Our experience in Afghanistan shows that neighbors such as Iran appreciate the value of broadcasting and public diplomacy, as evidenced by the pro-Iranian Radio Herat, among other local language broadcasts coming from outside the country. We have the language talent, but our message is not always as coherent, because of the ideological divisions within our country, compared to the tightly controlled official ideologies of countries in the neighborhood.


Washington, D.C.: I have heard -- from a soon-to-be Iraqi leader, I hope -- that the Iraqis believe that in addition to oil revenues, they will sooner than we think have major revenues for rebuilding from tourism. The theory is that a great, 8,000 year old city like Baghdad, the crossroads of so many cultures and religions, could become a mecca for tourists if the new government respects its pluralism.

Do you agree?

Joseph Braude:
Tourism and the service industry have great potential in the new Iraq, given political stability. The major non-oil sectors in the short term are medical services, telecommunications, manufacturing, and agriculture. At the moment, about 75% of the paltry 2.5 million-strong labor force is employed by government and the military. 85% of Iraq's pre-Gulf War factories are not currently operating. Agricultural output has fallen dramatically, so that a formerly agricultural dynamo of a country is now a net importer of foods. All this could change given a commitment to the reinvestment of oil revenues into industry and human resources.

As an Iraqi American, I can tell you that I will be on the first plane to Baghdad after the war is over, and I will encourage all my friends to come along.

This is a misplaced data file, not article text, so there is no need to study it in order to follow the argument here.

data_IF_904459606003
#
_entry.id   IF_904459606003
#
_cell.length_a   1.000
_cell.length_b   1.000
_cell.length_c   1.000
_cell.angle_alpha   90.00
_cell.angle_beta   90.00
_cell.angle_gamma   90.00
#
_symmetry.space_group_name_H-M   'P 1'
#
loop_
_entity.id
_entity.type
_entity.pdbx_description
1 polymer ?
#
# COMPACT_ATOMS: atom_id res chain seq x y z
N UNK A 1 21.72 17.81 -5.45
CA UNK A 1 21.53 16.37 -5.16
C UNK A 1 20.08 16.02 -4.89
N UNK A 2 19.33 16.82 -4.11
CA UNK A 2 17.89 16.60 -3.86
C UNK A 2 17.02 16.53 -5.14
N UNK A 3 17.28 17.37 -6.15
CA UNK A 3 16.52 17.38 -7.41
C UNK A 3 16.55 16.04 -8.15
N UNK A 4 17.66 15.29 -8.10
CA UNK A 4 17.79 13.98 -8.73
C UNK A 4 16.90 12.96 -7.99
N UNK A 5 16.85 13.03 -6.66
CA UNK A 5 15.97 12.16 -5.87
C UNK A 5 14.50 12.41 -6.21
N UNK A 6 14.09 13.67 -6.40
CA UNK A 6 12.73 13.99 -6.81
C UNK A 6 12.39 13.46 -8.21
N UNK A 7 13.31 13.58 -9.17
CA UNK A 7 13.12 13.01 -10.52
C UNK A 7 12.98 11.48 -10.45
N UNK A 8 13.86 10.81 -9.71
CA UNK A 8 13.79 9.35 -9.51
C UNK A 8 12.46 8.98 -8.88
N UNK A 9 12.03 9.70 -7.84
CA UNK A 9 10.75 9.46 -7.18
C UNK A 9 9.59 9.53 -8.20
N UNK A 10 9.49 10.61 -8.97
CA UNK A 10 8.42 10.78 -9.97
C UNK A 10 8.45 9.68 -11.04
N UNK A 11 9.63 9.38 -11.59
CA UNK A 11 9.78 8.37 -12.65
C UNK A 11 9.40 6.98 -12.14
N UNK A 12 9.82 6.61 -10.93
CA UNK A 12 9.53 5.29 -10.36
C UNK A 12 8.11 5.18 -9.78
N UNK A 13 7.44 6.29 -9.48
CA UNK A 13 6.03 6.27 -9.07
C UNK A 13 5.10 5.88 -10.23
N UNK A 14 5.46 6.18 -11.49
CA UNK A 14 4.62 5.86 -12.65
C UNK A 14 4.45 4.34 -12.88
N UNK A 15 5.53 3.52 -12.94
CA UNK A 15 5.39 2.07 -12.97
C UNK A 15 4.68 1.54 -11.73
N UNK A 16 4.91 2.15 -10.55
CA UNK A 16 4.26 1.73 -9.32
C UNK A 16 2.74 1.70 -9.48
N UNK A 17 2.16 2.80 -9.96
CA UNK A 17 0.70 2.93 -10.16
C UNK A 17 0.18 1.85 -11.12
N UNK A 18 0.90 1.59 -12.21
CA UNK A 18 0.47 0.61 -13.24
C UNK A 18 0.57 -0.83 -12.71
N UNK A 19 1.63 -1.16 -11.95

Washington, D.C.: "Most Iraqis welcome an initiative to depose Saddam; the debate is over the future direction of the country and the role of outsiders."

I'm so glad you say that. Are you as shocked as I am that no one from the human rights community's established human rights groups has come out and made this point? Whether you oppose the war or no, it really astounds me that so many people don't understand that Iraqis want to be liberated. It really is strange that at these anti-war rallies, Palestinians are put on stage (who, probably for their worse, are allied with Saddam) to speak for what the Iraqis want.

Joseph Braude:
It is true that Iraqis in the West have not been a prominent component of the anti-war movement. Part of the reason some have suggested was that the movement did not have much to say about the present regime in Iraq, and that silence was perceived by some Iraqis as a sort of acquiescence to the status quo. You might have seen more Iraqis turn out for anti-war protests calling on Saddam to step down, following along the lines of the initiative put forth by Kuwait, the UAE, and Bahrain at the Arab League a few weeks back.


Joseph Braude:
Thanks to all of you for your interest in my book, "The New Iraq: Rebuilding the Country for Its People, the Middle East, and the World" Regardless of your reading habits, I hope you will all find ways to continue to focus your concern and attention to the challenge of facilitating a brighter future for the people of Iraq.


© 2003 The Washington Post Company